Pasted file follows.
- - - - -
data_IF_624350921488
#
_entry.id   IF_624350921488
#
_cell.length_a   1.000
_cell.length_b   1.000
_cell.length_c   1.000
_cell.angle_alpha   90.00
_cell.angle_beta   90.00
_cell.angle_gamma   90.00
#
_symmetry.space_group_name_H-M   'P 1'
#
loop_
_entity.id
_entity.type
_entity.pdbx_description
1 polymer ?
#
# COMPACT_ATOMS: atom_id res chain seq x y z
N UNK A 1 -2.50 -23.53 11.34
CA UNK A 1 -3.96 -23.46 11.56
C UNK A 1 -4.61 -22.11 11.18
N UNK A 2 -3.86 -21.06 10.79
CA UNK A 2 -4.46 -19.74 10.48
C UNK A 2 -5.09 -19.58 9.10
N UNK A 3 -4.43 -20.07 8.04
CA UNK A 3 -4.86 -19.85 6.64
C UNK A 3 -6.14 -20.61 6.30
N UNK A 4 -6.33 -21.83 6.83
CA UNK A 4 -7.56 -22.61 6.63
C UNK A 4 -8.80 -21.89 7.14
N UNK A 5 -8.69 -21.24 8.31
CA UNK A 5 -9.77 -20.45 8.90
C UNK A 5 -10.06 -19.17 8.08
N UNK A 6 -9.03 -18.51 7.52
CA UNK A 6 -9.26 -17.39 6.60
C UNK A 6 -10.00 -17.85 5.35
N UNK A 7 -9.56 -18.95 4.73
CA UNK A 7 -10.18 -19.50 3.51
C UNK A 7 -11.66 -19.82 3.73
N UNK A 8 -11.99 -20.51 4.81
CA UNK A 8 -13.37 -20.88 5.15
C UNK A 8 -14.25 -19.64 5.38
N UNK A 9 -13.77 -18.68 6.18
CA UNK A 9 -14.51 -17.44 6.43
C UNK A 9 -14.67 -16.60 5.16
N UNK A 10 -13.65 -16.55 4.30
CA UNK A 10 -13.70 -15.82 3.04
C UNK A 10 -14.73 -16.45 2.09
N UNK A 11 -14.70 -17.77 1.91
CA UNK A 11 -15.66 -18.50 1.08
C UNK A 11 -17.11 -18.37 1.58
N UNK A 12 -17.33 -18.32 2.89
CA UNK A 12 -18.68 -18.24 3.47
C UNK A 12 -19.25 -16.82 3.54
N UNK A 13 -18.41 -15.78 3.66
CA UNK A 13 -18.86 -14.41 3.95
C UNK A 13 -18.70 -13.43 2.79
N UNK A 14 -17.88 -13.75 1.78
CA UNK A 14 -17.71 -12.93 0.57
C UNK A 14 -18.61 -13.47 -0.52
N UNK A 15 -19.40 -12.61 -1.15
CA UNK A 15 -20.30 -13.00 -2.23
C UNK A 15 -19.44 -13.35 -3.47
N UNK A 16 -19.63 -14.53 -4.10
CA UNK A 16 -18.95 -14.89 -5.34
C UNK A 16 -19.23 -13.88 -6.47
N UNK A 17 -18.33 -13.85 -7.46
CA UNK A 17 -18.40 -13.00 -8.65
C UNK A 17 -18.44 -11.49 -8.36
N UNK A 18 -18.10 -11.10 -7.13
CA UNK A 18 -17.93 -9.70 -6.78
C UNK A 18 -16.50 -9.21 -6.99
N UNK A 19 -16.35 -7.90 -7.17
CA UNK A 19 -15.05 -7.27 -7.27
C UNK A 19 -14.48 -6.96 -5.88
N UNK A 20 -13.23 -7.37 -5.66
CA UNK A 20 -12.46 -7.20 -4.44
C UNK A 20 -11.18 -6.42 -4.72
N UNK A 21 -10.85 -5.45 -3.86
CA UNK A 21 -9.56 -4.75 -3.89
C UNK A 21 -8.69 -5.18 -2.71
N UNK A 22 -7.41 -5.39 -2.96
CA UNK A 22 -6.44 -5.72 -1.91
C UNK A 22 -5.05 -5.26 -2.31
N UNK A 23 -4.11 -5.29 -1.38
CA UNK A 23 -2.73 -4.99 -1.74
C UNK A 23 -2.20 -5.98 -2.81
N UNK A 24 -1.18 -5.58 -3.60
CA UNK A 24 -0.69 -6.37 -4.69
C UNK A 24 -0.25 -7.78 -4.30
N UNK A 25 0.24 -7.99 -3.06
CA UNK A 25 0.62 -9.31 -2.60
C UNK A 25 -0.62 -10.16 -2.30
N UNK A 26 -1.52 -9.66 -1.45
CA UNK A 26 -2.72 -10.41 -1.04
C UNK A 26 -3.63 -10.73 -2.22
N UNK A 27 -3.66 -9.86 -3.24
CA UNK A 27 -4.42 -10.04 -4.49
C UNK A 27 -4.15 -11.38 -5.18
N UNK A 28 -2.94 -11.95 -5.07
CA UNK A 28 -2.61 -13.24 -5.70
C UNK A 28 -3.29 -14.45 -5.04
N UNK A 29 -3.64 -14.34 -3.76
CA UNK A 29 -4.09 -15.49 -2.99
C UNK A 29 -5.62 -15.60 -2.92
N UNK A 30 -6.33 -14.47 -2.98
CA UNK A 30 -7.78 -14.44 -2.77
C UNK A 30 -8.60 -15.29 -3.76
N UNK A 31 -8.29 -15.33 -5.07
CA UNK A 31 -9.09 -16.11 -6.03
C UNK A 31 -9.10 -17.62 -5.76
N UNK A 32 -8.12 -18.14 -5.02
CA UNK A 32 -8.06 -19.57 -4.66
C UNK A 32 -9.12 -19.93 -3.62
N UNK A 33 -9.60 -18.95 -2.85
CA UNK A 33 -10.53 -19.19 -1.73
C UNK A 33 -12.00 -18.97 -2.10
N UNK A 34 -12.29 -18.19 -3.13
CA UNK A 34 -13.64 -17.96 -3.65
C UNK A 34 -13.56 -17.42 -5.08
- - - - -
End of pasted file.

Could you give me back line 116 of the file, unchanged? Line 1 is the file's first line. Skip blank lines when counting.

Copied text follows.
C UNK A 32 -9.12 -19.93 -3.62